Your browser is out of date.
This site may not function properly in your current browser. Update Now

Bowers Mansion

Historic Site or District
The Bowers' glorious home. – Unknown, historical.

ADA Accessibility Notes


Under the care of the Parks Department, the home has been restored to its previous splendor and filled with period accurate furniture to go with any artifacts of the Bowers’ life that have come to light over the years.

Since 2009 the home has been closed due to earthquake, renovation, and budgetary restrictions, but the grounds are home to naturally heated pools (currently closed) and picnic areas for groups and individual use. As one of Nevada’s most well restored historic homes, it is a beautiful and fascinating look back in time to the State’s early days and is a popular field trip stop for local schools. If the supernatural piques your interest, you’ll want to keep your senses keen while exploring the grounds and family cemetery, located 200 yards behind the house. In past years rangers have hosted evening ghost tours of the home in the days leading up to Halloween for amateur paranormal investigators and specter aficionados.

Bowers Mansion is the embodiment of the American Dream for Comstock and mining families. It's a massive manor home surrounded by sprawling lawns, statue gardens, fountains, and set against the backdrop of the Sierra Nevada.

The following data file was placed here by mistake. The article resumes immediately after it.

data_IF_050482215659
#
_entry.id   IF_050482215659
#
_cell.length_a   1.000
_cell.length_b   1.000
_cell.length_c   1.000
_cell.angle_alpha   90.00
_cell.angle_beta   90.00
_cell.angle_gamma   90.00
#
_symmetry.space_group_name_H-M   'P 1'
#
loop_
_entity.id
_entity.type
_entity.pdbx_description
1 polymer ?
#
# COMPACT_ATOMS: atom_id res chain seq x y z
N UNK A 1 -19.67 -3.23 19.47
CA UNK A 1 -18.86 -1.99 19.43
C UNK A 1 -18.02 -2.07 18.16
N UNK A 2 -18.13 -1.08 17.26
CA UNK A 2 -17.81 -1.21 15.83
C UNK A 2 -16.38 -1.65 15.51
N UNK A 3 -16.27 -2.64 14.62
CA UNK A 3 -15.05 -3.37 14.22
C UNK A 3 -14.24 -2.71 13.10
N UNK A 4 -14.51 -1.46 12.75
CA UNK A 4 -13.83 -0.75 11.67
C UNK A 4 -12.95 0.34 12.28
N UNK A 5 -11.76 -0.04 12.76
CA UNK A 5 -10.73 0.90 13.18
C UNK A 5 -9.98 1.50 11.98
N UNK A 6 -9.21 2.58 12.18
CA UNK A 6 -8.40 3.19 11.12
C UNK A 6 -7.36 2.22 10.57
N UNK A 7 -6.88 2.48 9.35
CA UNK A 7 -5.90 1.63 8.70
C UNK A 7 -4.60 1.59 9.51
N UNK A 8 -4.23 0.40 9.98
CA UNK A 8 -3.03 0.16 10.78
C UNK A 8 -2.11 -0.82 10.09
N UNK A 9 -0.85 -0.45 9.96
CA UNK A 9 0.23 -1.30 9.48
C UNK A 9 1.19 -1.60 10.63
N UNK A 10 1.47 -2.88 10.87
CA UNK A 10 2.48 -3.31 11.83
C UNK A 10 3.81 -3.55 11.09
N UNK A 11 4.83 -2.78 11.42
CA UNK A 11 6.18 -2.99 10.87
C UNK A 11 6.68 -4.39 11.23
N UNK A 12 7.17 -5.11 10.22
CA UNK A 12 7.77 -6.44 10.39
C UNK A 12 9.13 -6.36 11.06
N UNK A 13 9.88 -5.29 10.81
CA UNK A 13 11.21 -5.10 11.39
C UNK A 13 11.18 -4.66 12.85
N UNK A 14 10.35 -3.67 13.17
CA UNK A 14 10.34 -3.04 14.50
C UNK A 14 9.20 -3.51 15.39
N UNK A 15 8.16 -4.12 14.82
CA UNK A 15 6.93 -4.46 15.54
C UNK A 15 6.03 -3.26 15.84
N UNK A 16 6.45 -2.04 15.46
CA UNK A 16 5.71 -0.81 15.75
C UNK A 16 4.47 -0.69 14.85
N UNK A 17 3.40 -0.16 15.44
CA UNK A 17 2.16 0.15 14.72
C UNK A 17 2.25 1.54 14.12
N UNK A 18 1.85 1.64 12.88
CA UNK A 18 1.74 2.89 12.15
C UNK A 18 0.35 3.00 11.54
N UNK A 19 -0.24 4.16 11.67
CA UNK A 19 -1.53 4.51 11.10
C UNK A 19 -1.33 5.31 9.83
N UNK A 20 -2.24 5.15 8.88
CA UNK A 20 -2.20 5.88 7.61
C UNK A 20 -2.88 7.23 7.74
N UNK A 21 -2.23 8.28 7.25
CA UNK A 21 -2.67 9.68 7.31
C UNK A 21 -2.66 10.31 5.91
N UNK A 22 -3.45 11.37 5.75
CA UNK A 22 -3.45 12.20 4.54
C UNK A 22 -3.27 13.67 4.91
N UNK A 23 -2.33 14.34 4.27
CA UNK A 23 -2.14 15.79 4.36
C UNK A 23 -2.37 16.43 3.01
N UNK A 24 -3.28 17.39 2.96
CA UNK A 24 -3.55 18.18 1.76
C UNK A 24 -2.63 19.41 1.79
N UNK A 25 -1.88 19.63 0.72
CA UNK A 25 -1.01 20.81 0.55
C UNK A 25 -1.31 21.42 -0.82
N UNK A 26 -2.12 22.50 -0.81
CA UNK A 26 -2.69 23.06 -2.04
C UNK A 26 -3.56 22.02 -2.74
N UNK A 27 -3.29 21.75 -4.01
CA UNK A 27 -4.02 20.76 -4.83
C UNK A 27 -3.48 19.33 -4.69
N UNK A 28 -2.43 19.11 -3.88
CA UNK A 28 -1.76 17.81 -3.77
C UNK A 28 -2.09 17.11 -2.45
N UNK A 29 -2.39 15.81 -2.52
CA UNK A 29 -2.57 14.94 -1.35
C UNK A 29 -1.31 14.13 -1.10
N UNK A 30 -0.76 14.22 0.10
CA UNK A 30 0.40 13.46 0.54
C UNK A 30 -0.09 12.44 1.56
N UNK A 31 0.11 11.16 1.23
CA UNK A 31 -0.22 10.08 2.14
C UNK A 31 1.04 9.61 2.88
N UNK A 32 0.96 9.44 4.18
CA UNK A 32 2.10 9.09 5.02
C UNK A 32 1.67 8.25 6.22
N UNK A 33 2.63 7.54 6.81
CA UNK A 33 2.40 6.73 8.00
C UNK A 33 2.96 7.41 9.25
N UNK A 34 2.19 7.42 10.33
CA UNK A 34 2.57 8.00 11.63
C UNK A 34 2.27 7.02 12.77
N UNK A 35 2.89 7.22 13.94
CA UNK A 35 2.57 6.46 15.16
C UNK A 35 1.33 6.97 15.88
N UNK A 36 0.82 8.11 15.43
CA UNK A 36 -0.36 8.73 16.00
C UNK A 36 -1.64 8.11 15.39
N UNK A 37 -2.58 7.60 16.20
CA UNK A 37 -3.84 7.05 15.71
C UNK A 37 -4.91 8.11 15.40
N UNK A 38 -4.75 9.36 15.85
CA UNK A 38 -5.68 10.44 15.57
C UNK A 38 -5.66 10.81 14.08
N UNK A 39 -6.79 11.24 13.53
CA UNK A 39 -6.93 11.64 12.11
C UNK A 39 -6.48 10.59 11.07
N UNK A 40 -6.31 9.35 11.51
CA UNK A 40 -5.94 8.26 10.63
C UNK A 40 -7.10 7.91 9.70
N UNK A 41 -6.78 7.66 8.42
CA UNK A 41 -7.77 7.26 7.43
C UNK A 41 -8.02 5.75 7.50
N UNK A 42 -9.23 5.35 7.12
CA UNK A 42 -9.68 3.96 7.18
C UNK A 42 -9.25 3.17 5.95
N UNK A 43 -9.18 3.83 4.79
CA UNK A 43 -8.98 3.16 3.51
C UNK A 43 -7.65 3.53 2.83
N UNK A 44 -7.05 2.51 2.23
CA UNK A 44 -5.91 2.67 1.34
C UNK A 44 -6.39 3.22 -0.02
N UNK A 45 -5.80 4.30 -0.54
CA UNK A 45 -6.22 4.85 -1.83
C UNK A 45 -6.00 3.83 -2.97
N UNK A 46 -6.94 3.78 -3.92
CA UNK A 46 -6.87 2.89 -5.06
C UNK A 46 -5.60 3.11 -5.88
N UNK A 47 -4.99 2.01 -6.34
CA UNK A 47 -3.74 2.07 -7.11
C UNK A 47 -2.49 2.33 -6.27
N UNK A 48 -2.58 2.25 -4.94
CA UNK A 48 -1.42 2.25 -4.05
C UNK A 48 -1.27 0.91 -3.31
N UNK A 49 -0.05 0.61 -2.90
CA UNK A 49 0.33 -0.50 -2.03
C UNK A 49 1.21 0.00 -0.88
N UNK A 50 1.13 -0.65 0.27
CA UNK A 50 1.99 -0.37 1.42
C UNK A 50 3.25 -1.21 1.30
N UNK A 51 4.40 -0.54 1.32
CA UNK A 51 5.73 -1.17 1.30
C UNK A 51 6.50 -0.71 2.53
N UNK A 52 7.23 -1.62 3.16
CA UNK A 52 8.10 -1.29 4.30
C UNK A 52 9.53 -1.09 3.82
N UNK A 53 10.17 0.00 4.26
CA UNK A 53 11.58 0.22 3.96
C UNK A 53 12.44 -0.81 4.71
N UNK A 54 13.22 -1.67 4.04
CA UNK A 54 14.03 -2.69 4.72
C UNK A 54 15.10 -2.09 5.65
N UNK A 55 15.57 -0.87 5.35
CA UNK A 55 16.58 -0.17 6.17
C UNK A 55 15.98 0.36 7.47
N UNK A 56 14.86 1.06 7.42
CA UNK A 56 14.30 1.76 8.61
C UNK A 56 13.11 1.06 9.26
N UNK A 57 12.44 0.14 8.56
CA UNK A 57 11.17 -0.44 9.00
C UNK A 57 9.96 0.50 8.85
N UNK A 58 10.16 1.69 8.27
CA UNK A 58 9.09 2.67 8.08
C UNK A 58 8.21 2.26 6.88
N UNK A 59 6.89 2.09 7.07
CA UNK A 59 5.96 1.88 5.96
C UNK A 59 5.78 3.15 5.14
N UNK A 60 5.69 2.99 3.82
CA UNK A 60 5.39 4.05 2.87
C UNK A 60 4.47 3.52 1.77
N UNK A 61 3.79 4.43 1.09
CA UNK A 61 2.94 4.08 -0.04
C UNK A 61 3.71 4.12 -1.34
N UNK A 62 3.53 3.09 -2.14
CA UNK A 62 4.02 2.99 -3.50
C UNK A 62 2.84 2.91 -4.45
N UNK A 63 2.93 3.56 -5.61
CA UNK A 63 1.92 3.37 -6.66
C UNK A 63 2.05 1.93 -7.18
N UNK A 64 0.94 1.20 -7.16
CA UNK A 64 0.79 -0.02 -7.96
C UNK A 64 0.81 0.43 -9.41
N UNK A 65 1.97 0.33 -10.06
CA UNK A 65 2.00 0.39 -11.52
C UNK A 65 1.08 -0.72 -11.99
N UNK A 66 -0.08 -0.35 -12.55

The beautiful and extravagant home was built in 1863 by Eilley Bowers (Oram) and her second husband Lemuel (Sandy) Bowers. The Bowers used their takings from a successful silver mine to climb the social ladder and sought a home as grand as their new fortune. J. Neeley Johnson, ex-governor of California designed the building to reflect the memories and heritage of Mrs. Bowers’ native Scotland. The elegant and impressive home cost $400,000 to build, an unfathomable amount for the time. It was furnished with finery from all over Europe and reflected the best of luxury for the period.

After Sandy’s death, Mrs. Bowers was unable to maintain the home despite her efforts to rent out rooms and space on the grounds. It fell into disrepair, even becoming a resort for a number of years. Later it was acquired by the Washoe County Parks Department. In 1976 it was added to the Nation Registry of Historic Places, solidifying its place in history.

Pet Friendly Notes

On leash only, service animals allowed.

Time Period Represented



Sunrise to Sundown

Seasons Open

Spring, Summer and Fall


None for the park, pavilion rental varies